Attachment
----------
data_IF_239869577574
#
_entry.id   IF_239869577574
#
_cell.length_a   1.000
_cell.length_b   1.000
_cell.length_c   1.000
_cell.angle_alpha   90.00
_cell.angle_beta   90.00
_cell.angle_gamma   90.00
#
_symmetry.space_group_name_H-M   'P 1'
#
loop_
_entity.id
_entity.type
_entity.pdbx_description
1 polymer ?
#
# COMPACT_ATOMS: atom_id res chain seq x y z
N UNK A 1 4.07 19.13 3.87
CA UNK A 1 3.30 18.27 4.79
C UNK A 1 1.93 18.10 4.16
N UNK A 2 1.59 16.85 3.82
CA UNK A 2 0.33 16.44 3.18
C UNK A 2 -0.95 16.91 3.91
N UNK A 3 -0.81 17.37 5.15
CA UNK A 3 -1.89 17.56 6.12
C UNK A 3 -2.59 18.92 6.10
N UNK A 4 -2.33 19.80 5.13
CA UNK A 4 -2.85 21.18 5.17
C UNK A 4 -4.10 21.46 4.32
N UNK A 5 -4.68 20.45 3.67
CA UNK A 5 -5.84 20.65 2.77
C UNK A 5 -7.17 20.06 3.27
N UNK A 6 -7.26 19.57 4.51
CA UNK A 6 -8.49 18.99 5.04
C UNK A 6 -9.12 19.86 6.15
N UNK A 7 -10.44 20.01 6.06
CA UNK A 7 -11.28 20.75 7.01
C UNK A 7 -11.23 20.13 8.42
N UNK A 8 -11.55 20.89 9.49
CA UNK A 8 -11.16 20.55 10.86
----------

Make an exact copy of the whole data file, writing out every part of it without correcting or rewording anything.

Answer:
data_IF_239869577574
#
_entry.id   IF_239869577574
#
_cell.length_a   1.000
_cell.length_b   1.000
_cell.length_c   1.000
_cell.angle_alpha   90.00
_cell.angle_beta   90.00
_cell.angle_gamma   90.00
#
_symmetry.space_group_name_H-M   'P 1'
#
loop_
_entity.id
_entity.type
_entity.pdbx_description
1 polymer ?
#
# COMPACT_ATOMS: atom_id res chain seq x y z
N UNK A 1 4.07 19.13 3.87
CA UNK A 1 3.30 18.27 4.79
C UNK A 1 1.93 18.10 4.16
N UNK A 2 1.59 16.85 3.82
CA UNK A 2 0.33 16.44 3.18
C UNK A 2 -0.95 16.91 3.91
N UNK A 3 -0.81 17.37 5.15
CA UNK A 3 -1.89 17.56 6.12
C UNK A 3 -2.59 18.92 6.10
N UNK A 4 -2.33 19.80 5.13
CA UNK A 4 -2.85 21.18 5.17
C UNK A 4 -4.10 21.46 4.32
N UNK A 5 -4.68 20.45 3.67
CA UNK A 5 -5.84 20.65 2.77
C UNK A 5 -7.17 20.06 3.27
N UNK A 6 -7.26 19.57 4.51
CA UNK A 6 -8.49 18.99 5.04
C UNK A 6 -9.12 19.86 6.15
N UNK A 7 -10.44 20.01 6.06
CA UNK A 7 -11.28 20.75 7.01
C UNK A 7 -11.23 20.13 8.42
N UNK A 8 -11.55 20.89 9.49
CA UNK A 8 -11.16 20.55 10.86